In the end, though, Juliet of the Spirits is more enjoyable for what it shows than for what it has to say. Fellini fails thematically, but his eye for turning human desires and fears and memories into fully embodied cinematic imagery remains strong. The dream and fantasy imagery is outlandish and portentously symbolic, and you can choose to read into its Freudian details or simply let it wash over you. Either way, it has roughly the same effect, which is certainly "Felliniesque," as that term is popularly used to suggest the sublime and the bizarrely beautiful, but not nearly as moving or as relevant as Fellini would like to think it is.
|Juliet of the Spirits Criterion Collection DVD|
|Audio||Dolby Digital 1.0 monaural|
|Supplements|| Familiar Spirits 21-minute BBC program on Federico Fellini|
Original theatrical trailer
|Distributor||The Criterion Collection / Home Vision Entertainment|
|Release Date||March 12, 2002|
|As part of its Cinema Forever project, the Italian communications and broadcasting company Mediaset restored Juliet of the Spirits from the original camera negative for a limited theatrical release last year. The stunning new anamorphic widescreen (1.85:1) transfer on this Criterion disc was made from a 35mm interpositive struck from the restored negative. With the exception of only a few instances of slight fading, the Technicolor palette jumps off the screen in all its bold glory, just as Fellini intended. The image is remarkably smooth and nearly blemish-free, and black levels are deep and rich with excellent shadow detail. This is an impressive transfer for a film that is going on 40 years in age.|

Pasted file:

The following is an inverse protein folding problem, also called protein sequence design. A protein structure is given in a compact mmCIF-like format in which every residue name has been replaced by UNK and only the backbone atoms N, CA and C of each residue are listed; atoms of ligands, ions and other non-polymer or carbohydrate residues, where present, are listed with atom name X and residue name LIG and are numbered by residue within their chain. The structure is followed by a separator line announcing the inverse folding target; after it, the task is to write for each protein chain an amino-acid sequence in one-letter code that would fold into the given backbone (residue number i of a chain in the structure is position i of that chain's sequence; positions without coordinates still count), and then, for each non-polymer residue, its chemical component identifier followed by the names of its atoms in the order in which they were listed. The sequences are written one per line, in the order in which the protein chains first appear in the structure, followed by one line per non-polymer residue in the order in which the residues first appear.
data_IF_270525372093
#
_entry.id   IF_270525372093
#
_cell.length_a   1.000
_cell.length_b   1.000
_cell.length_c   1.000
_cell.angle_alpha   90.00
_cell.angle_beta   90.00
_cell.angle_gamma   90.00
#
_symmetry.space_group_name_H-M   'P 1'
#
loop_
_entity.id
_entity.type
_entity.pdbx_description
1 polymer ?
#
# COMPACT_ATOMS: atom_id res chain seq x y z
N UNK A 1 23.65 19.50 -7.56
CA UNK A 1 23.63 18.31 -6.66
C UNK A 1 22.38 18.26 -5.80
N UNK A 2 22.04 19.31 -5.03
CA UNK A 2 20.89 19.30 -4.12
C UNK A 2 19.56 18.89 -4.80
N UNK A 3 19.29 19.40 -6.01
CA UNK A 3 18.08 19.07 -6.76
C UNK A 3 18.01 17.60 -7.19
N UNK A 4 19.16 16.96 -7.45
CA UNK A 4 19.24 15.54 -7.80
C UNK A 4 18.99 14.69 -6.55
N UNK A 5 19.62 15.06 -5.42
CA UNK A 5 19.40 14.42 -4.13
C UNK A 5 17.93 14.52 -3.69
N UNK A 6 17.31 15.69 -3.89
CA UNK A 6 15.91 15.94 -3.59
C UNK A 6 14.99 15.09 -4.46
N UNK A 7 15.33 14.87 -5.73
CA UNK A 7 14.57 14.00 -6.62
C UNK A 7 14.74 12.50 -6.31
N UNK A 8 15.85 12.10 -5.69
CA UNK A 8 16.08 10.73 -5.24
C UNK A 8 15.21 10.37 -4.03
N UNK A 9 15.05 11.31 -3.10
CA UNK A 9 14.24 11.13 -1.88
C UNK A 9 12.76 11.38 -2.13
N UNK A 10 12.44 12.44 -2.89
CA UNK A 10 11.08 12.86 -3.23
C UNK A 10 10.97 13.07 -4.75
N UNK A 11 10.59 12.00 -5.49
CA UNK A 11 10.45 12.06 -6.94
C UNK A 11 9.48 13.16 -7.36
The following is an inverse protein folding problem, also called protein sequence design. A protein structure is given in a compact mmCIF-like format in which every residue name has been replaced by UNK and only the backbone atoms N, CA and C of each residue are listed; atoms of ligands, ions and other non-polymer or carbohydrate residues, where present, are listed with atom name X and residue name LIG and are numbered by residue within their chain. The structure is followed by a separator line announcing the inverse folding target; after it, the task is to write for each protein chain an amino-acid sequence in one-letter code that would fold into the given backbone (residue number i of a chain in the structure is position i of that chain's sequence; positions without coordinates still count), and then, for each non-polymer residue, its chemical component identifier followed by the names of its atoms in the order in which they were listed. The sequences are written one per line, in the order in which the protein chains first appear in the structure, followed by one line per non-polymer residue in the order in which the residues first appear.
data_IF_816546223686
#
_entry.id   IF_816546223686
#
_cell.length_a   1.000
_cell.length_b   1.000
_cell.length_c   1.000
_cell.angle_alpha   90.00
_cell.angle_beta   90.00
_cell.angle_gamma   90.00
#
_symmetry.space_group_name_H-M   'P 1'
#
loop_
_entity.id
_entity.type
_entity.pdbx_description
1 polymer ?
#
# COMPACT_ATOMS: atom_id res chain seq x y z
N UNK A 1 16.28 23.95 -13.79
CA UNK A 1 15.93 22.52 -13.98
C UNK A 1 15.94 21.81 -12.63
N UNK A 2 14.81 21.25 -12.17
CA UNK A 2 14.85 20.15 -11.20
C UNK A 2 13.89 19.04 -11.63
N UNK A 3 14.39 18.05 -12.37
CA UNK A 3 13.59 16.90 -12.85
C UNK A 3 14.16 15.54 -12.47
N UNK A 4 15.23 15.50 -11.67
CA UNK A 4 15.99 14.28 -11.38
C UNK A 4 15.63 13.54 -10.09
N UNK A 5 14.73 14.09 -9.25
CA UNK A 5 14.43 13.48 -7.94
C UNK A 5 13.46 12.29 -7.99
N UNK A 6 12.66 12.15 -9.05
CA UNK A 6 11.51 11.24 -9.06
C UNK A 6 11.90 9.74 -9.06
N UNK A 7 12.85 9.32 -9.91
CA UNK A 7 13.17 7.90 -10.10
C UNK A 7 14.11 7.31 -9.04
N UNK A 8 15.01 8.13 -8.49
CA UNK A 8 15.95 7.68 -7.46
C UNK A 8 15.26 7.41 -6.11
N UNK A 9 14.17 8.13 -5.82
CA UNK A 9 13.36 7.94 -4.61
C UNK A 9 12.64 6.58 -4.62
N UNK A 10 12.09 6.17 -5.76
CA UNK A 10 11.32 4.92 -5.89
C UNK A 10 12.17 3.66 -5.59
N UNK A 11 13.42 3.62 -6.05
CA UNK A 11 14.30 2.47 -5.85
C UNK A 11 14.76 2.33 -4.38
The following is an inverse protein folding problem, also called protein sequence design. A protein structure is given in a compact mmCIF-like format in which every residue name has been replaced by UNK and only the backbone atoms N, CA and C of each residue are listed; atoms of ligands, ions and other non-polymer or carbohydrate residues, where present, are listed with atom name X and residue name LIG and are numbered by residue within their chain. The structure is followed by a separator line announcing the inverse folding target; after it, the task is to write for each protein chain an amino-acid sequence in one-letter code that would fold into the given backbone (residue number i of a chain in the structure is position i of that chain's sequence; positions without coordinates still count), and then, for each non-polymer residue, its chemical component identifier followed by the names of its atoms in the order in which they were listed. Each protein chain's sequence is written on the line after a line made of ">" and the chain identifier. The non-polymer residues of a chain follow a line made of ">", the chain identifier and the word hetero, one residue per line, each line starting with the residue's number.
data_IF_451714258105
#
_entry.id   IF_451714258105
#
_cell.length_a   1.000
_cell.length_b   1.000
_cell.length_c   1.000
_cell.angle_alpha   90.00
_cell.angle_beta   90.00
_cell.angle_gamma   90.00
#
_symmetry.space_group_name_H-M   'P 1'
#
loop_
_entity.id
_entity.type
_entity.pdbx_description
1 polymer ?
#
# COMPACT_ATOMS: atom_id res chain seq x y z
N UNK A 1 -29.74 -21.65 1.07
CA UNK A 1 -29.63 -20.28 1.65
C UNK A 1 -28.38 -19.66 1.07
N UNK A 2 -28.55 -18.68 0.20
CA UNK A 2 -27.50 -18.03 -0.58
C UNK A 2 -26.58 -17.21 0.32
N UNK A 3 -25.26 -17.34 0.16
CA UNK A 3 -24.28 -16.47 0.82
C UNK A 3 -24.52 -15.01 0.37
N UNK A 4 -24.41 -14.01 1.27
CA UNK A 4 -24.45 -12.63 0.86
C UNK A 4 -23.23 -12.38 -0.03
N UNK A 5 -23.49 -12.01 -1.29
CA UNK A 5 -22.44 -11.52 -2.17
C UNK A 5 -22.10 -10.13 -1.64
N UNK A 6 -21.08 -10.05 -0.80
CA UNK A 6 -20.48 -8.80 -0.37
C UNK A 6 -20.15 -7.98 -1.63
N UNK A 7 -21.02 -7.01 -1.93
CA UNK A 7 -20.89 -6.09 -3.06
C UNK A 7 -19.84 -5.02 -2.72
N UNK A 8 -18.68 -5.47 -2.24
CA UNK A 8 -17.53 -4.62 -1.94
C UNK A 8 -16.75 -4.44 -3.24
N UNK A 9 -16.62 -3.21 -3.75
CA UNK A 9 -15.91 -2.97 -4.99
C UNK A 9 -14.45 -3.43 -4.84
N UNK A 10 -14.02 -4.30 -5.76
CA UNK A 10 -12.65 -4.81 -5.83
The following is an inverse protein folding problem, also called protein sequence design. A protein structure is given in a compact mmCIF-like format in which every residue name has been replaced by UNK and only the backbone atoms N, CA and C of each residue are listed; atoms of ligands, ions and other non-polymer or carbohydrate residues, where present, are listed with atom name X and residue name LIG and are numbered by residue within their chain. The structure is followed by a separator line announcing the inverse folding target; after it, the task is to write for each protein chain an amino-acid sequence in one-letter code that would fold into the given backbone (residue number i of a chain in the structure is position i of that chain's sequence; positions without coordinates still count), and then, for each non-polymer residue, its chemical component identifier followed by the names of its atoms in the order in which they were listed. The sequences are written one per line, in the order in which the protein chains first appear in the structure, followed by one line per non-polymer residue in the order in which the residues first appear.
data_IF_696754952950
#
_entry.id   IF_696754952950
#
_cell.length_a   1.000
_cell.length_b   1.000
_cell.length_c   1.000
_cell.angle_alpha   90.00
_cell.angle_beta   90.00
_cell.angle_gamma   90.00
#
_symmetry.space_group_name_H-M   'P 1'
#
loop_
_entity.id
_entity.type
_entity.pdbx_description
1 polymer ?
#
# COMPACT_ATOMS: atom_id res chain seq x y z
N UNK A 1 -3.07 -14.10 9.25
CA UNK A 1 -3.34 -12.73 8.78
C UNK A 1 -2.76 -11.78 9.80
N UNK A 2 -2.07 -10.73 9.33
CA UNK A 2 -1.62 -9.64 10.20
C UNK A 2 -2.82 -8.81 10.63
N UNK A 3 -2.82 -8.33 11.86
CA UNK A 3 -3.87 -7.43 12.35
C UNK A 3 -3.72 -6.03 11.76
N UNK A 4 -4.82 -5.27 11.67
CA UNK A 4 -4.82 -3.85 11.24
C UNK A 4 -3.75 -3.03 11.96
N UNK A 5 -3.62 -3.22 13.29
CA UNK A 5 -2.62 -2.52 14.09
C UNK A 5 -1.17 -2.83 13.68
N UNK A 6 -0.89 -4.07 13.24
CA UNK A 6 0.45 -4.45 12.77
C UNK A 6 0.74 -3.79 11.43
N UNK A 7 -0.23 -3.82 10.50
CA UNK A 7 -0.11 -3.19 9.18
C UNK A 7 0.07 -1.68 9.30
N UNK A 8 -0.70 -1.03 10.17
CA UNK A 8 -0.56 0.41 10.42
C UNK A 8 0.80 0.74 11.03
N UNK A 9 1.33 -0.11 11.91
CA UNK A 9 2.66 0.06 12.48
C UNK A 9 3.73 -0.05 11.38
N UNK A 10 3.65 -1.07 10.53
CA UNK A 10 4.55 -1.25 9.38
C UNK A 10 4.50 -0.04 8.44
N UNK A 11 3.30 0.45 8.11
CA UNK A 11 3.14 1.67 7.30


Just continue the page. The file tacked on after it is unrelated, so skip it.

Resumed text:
|The Dolby Digital monaural soundtrack, which was mastered from a 35mm magnetic audio track, is clear and hiss-free, although Nino Rota's jaunty score sounds unavoidably restricted given the one-channel source.|
|In addition to the original theatrical trailer presented in anamorphic widescreen, this disc includes a rare treat: Familiar Spirits, a 21-minute BBC-produced special on Federico Fellini that includes an extensive interview with the director by Ian Dallas, who had bit roles in both 8 1/2 and Juliet of the Spirits. Aired in 1966 and shot in black and white, it also features interviews with a handful of Fellini's contemporaries and offers a fascinating glimpse into Fellini's working methods (including a rather extensive discussion of his having taken LSD as part of working on Juliet of the Spirits).|
Copyright © 2002 James Kendrick